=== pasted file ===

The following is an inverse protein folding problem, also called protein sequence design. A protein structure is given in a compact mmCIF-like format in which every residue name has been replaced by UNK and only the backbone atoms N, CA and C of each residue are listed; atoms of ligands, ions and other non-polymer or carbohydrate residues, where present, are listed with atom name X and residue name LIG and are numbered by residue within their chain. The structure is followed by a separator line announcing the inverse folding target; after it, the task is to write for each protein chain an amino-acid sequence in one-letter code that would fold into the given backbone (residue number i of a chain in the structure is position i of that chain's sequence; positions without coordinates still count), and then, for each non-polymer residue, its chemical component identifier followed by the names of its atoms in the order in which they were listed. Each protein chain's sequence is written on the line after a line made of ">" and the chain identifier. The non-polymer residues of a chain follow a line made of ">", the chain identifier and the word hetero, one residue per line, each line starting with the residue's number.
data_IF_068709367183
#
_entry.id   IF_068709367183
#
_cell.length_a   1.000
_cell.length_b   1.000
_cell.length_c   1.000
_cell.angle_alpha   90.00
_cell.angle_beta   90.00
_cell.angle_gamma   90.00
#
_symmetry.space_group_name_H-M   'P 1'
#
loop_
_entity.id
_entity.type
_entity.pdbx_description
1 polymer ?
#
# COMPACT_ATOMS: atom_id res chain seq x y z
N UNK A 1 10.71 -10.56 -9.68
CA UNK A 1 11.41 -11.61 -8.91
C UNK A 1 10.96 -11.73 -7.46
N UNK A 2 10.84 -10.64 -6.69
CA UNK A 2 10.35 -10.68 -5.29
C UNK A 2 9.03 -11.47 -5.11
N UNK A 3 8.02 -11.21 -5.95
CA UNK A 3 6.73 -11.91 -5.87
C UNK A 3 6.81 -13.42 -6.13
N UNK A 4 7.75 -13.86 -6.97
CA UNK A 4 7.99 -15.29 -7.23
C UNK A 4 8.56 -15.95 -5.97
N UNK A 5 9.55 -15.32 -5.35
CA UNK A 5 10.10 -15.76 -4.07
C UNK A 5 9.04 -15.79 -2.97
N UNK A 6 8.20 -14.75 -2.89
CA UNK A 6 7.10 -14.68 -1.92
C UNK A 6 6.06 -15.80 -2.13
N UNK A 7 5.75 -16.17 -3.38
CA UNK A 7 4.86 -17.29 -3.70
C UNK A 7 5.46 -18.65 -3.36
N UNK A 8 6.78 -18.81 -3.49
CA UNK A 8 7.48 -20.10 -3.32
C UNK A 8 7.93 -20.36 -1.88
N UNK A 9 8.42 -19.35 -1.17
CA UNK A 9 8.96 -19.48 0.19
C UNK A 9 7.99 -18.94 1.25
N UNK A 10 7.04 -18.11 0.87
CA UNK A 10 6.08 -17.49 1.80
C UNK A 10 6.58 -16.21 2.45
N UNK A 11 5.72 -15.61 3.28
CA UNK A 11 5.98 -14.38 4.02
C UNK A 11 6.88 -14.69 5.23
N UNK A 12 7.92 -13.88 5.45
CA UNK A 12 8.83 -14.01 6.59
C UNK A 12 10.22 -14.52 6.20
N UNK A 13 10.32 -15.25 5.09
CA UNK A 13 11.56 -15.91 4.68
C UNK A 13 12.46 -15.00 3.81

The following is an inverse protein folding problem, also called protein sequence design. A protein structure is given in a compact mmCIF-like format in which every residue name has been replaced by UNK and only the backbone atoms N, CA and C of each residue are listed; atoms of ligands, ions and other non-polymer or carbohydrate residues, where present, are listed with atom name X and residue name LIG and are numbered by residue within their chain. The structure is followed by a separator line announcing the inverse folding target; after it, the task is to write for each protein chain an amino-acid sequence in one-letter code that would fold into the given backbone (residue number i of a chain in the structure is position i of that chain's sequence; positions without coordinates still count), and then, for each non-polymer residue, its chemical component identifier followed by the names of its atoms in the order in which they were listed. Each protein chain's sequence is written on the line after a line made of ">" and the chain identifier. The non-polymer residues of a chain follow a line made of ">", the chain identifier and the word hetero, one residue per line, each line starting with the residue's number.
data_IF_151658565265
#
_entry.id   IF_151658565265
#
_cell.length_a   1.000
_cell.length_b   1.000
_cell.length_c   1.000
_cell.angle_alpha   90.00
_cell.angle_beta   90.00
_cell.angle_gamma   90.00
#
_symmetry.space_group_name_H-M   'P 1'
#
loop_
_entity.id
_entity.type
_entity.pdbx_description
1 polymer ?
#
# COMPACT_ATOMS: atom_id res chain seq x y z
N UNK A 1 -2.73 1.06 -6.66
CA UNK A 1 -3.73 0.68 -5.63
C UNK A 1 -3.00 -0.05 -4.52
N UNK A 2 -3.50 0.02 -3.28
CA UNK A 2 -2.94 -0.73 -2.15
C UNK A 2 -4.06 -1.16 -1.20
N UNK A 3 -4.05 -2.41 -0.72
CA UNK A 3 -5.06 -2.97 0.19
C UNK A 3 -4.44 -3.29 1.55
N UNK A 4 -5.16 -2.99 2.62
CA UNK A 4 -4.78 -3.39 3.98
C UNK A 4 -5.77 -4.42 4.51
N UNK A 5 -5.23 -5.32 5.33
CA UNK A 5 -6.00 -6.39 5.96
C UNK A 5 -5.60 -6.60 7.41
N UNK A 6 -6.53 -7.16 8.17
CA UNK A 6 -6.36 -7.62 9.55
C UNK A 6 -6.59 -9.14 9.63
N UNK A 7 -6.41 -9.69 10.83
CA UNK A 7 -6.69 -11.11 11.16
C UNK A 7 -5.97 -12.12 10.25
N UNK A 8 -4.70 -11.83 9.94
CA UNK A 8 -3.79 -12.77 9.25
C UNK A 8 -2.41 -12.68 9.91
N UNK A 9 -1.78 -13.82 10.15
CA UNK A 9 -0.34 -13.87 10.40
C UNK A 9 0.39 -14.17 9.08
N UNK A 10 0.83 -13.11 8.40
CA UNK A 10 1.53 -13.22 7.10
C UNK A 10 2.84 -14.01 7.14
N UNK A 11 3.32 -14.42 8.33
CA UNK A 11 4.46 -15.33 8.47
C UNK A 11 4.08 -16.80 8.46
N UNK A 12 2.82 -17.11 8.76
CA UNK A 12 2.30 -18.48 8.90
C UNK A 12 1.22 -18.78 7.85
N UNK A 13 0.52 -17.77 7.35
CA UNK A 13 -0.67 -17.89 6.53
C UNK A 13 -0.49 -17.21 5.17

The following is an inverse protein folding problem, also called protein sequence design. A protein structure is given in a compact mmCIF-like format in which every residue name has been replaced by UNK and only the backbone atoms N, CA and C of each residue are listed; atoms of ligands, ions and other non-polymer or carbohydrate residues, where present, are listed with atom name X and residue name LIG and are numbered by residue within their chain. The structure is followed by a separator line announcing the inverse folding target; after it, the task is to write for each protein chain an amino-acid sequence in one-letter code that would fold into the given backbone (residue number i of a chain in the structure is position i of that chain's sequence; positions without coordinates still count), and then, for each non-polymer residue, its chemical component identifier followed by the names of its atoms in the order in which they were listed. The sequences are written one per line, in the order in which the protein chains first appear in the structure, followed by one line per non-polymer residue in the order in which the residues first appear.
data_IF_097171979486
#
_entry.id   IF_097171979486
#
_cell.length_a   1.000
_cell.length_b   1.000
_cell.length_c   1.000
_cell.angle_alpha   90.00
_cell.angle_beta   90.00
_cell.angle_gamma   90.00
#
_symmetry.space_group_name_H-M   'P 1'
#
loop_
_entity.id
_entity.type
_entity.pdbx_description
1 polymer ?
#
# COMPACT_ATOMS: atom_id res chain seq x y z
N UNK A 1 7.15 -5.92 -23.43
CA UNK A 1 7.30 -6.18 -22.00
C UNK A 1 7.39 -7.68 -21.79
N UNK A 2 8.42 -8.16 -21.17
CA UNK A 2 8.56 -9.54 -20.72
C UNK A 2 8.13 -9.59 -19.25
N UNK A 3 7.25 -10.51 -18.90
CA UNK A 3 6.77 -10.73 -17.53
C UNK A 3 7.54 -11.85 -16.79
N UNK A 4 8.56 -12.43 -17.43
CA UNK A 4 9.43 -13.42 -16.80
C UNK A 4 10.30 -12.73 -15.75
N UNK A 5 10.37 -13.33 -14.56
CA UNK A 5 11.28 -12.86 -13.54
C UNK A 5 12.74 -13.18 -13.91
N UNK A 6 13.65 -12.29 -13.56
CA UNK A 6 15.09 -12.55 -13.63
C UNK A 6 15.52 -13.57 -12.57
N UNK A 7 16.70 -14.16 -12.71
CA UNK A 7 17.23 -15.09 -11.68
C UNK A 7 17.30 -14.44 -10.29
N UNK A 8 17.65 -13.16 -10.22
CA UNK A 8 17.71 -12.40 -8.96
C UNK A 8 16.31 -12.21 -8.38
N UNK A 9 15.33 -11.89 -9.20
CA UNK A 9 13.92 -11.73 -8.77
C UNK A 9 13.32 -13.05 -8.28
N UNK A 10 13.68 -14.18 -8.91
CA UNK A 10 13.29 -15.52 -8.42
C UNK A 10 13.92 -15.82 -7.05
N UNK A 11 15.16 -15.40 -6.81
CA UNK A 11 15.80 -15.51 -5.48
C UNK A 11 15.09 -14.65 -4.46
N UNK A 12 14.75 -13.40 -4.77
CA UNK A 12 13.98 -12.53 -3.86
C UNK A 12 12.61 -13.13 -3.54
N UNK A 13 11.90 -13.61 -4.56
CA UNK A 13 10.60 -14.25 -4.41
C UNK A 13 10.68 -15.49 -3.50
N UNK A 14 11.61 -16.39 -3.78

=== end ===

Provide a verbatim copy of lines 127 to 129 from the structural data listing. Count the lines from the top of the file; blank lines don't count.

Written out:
_cell.length_b   1.000
_cell.length_c   1.000
_cell.angle_alpha   90.00